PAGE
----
“When you look at the first part of the season, he was just traded here and didn't know anything and only in his second year,” Hollins says about Pondexter. “It could be a little bit overwhelming. I never emphasize the three. I emphasize spacing and playing. He got more playing time [in the second half], but I also think he got more comfortable. There are guys standing out there who won't put them up when the ball comes to them, but if you're comfortable shooting threes you'll put them up and your totals will obviously go up.”
Through three preseason games, Pondexter is showing indications that he'll be a more prominent three-point shooter this season. Never mind the shooting percentage (40%) in such a small sample. More persuasive is how he's playing rather than how well. After taking 30% of his field-goal attempts from behind the arc last season, Pondexter has taken 45% of them from long-range so far in preseason. After putting up a three-pointer for every 14 minutes of floor time last season, that frequency had doubled in three preseason games, to one every seven minutes. Given Pondexter's ball-handling limitations and his regular-season trends as a three-point shooter last season, I feel pretty strongly that these initial pre-season patterns will carry over and that Pondexter is going to develop as the classic “3D” role player, one whose value is based on good defense and spot-up outside shooting, especially from the corners.
Reasonable Expectations and Potential for More
Based on the notion that the Bayless/Ellington combo will roughly duplicate Mayo's outside shooting, Conley is likely to be in the same range as his so-far-steady career norms, and that Gay and Pondexter are likely to be better (and Pondexter more prolific) from three-point range, a reasonable but conservative projection would have the Grizzlies slightly better as a three-point shooting team this season. But slightly better would still be among the league's worst.
If you want to be optimistic and think the Grizzlies could improve more substantially from long-range, there are, I think, three possibilities that could spur a bigger boost in three-point production.
For starters, while it's not realistic to assume more from Conley, I think the team might get it, for a few reasons. One is that I sense Conley may be better across the board this season. He looks stronger and more confident in camp and preseason and while people shouldn't put too much stock in that 5-5 three-point display Conley gave in the most recent preseason game, he absolutely looks ready to break out a little bit. What you can put stock in is that, with Jerryd Bayless on board, Conley will be freed up from his near-total ball-handling burden. We saw an example of that during Conley's three-point barrage against the Hawks last week when, in the backcourt with Bayless, Conley was able to leak out in transition and spot up for a corner three where Bayless, handling the ball, found him.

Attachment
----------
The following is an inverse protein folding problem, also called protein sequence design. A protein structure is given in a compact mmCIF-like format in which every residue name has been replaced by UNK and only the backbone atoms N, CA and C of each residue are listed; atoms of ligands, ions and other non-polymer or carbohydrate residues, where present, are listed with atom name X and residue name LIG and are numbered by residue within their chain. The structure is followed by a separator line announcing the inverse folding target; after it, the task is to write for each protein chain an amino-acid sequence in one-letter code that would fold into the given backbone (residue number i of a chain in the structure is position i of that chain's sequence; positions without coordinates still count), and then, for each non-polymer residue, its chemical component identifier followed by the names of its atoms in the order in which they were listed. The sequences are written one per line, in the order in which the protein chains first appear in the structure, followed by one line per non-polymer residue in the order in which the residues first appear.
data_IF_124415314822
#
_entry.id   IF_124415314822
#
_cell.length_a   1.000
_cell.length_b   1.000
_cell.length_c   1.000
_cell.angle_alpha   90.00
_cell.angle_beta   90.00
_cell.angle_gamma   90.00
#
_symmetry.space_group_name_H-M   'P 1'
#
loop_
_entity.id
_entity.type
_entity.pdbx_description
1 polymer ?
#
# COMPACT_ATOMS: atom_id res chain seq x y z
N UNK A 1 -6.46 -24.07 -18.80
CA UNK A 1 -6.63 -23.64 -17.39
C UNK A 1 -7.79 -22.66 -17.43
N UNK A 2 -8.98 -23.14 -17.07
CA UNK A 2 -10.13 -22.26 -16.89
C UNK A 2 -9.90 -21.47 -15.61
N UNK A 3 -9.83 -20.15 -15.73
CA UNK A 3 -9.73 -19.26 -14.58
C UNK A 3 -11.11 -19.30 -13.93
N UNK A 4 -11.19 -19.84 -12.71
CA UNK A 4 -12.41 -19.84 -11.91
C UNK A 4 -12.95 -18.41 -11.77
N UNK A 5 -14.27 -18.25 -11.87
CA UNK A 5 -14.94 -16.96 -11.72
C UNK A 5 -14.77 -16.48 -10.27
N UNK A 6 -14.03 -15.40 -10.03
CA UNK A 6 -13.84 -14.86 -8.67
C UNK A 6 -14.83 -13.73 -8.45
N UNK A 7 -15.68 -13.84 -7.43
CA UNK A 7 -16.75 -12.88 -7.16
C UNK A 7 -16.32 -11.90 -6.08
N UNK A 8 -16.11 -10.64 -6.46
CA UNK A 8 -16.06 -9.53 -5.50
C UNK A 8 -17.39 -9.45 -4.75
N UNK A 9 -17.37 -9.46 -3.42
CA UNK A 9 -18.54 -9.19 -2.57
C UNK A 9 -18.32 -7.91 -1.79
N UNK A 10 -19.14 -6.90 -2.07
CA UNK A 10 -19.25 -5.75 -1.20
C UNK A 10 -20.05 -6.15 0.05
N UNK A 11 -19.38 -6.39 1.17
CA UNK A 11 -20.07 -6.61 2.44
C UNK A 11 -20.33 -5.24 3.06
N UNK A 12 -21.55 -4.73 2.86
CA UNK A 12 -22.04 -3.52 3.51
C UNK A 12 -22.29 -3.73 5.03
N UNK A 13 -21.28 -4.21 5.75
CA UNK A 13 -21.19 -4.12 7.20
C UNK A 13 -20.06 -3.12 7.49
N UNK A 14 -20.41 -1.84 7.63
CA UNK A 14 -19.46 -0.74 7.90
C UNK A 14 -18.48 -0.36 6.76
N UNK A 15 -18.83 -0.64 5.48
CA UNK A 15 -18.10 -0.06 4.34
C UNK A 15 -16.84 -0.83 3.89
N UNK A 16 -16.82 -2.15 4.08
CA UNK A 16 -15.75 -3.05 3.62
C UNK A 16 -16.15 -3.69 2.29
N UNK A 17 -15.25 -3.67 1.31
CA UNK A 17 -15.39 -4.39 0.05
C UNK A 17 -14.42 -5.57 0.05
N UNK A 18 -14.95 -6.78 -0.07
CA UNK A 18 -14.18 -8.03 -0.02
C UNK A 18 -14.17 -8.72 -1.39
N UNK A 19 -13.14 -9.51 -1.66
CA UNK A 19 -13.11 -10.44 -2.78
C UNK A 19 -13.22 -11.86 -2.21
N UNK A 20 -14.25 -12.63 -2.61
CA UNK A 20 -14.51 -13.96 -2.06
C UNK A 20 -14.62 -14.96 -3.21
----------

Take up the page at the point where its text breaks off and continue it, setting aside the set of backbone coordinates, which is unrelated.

Secondly, the same factors I cited with Pondexter in terms of putting a greater emphasis on his three-point shooting could — in fact should — apply to Ellington as well. I wrote about this issue in some detail in an earlier post, where I outlined the difference between how Ellington has played so far in his NBA career and how the Grizzlies need him to play, essentially what the difference is between being merely a good three-point shooter and a productive one. On his career, Ellington has taken only 34% of his field-goal attempts from long range and has put up a three-pointer every nine minutes, both numbers too low for a player with such a good three-point stroke but such an otherwise limited skill profile.
As with Pondexter, the early — again, very early — indications are that this much-needed increased emphasis on three-point shooting may be coming. Ideally, Ellington should take, at minimum, 40% of his field-goal attempts from long-range, and it should really be more like 50%. In early preseason games, he's taken 56% of his attempts from three. And he can't keep going nine minutes between attempts. Through three games, his three-point frequency has been five minutes. Both of these numbers should be sustainable.
Another problem Ellington has had is that he's been much better from the corners (45% on his career) than from above the break (33%), but has taken nearly three times as many attempts from up top (162 to 64).
The Grizzlies have been among the league's least-prolific teams at taking corner threes, but with two All-Star level post players who are capable and willing passers and now with more viable spot-up shooters in the rotation, there's a chance for better spacing and ball movement in halfcourt sets, an area where early indications have been promising. And that dynamic could lead to the ball finding Pondexter and Ellington in the corners more often.
“The guys that we have have to make them, but I think it spaces the court a little better,” Hollins says of his deeper cast of potential shooters. “If they do shoot the ball the way they're capable of, it'll open up the inside more, and then the inside will open up the outside more. So potentially it's there to be a better three-point shooting team. Three-point shooting takes a group of guys, it doesn't take just one guy.”
And then there's the wild card: Josh Selby. The second-year guard doesn't have the reputation as a pure shooter, but his three-point barrage at the Las Vegas Summer League was breathtaking. Was that performance a fluke? Is it at all repeatable? No one can say, and Selby's bit to force his way into the rotation hit a speed bump in training camp with a sprained ankle that cost him the first three preseason games. Selby should be back in action starting tonight, and will start to build his case again that he could be the Grizzlies' best bet for bench scoring.